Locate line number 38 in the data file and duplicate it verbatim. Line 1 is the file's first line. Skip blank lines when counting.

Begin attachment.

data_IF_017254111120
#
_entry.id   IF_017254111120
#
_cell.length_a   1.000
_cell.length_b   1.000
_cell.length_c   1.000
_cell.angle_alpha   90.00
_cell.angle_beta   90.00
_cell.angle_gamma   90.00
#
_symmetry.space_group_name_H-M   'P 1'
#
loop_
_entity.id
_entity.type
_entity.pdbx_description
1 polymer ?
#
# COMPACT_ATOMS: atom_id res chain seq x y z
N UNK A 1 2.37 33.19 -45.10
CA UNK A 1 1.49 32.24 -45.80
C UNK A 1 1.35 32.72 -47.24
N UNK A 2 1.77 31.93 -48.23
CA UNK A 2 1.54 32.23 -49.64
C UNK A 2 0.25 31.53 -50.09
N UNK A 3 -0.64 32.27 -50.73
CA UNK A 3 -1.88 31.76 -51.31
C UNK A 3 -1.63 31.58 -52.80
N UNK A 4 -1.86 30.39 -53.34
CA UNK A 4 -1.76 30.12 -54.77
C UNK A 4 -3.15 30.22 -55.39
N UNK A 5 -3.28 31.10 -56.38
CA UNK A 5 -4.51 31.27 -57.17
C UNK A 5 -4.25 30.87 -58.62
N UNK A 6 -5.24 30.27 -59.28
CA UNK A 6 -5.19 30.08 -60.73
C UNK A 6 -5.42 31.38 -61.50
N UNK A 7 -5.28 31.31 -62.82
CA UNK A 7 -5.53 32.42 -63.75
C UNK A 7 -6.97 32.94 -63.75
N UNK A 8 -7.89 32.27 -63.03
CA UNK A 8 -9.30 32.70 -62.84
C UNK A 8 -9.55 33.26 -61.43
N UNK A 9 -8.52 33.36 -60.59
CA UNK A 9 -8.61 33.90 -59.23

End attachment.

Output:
C UNK A 6 -5.42 31.38 -61.50